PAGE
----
A World War II shipwreck has been currently sighted off the coast of Poland. It is assumed to have held the broken pieces of the Amber Room, a Russian treasure taken bounty by the Nazis in 1945.
The remains of the German steamship Karlsruhe has been located at 88 meters (290 feet) below the surface of the Baltic Sea and a few dozen kilometres north of Ustka, the resort town of Poland. Despite being on the bottom for 75 years, it continues to maintain its excellent shape according to the divers’ team of 10 from Baltictech who spotted the wreck in June and announced its discovery in early October. It seemed to be almost intact as per the official version of Baltictech diver Tomasz Stachura.
On April 1945, the Karlsruhe sailed from Königsberg ferrying hundreds of tons of cargo and 1,083 passengers for evacuating ahead of a Soviet military attack into Prussia and Poland. Karlsruhe and the other ally ships were part of Operation Hannibal, considered one of the greatest evacuations by the sea in history. The Germans combined warships, merchant’s vessels, and fishing boats to carry about 350,000 Nazi troops and 800,000 civilians across the Baltic Sea to Germany and Nazi-occupied Denmark.
Majority of the 150 troops and 913 civilians aboard the Karlsruhe couldn’t attain success. On April 13, Soviet aircraft blasted the convoy, and it took just three minutes for Karlsruhe to sink. The ally ships managed to pull out merely 113 survivors from sinking.
Baltictech divers started their search operation in 2019, with the help of surviving documents from both sides of the war to facilitate their search. The odd miscellany of cargo spotted by the divers in the wreck underscores the mixed nature of the German evacuation. According to Stachura, they figured out military vehicles, porcelain, and many crates with unknown contents. The crates are especially rare. There is least possibility that they could grab any remains of the Amber Room, one of the greatest treasures looted by the Nazis looted during World War II.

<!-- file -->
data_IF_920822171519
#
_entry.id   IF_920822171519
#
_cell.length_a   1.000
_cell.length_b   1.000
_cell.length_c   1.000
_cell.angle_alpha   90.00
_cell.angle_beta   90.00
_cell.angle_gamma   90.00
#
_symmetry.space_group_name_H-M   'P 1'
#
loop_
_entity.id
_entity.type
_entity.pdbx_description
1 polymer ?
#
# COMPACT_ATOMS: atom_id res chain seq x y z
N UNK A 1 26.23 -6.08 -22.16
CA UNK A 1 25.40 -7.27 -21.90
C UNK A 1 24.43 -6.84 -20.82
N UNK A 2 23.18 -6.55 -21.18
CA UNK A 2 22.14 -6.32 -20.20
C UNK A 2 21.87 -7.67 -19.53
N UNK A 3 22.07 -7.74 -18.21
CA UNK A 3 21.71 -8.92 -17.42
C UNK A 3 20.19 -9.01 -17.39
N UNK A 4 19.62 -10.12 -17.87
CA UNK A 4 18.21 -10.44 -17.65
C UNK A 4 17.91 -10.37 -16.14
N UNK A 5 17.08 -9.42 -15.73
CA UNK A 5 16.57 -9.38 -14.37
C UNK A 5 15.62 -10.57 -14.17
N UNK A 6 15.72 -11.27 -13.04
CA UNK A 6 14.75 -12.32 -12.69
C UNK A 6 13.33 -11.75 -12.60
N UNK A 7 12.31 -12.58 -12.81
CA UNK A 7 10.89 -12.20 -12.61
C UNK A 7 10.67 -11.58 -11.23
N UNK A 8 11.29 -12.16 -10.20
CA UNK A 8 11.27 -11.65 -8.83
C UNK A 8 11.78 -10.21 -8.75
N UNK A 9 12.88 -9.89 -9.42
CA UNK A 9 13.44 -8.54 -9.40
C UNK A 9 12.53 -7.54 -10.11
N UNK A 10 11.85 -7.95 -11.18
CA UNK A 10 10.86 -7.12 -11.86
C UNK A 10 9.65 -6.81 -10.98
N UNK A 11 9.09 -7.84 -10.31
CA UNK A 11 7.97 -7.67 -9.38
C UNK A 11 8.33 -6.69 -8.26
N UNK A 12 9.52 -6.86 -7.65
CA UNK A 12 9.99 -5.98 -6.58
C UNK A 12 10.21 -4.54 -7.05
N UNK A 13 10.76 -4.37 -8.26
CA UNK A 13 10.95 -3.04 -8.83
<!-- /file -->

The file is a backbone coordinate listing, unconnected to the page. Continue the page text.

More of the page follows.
Despite a three-year-long military operation that took approximately 2 million civilian lives, Nazis couldn’t capture St. Petersburg (then called Leningrad). In 1941, they almost managed to capture the Catherine Palace, 30km (19 miles) south of the city. Soviet curators tried their best to remove and hide the amber and panels before the Nazi forces arrived.
The Germany Army Group North couldn’t be fooled by the curators’ last-ditch effort to conceal the amber panels behind wallpaper. They dismantled the panels within about 36 hours and transported them to Königsberg, where the Nazi regime wanted to reconstruct the Amber Room and put it for an exhibition.
The find of Karlsruhe is amazing in its own right, with or without the Amber Room. It’s a time capsule of Germany’s panic-stricken collapse during the last days of World War II when the Nazi regime had started accepting that it was losing ground. A few hundred wartime casualties are also resting there forever.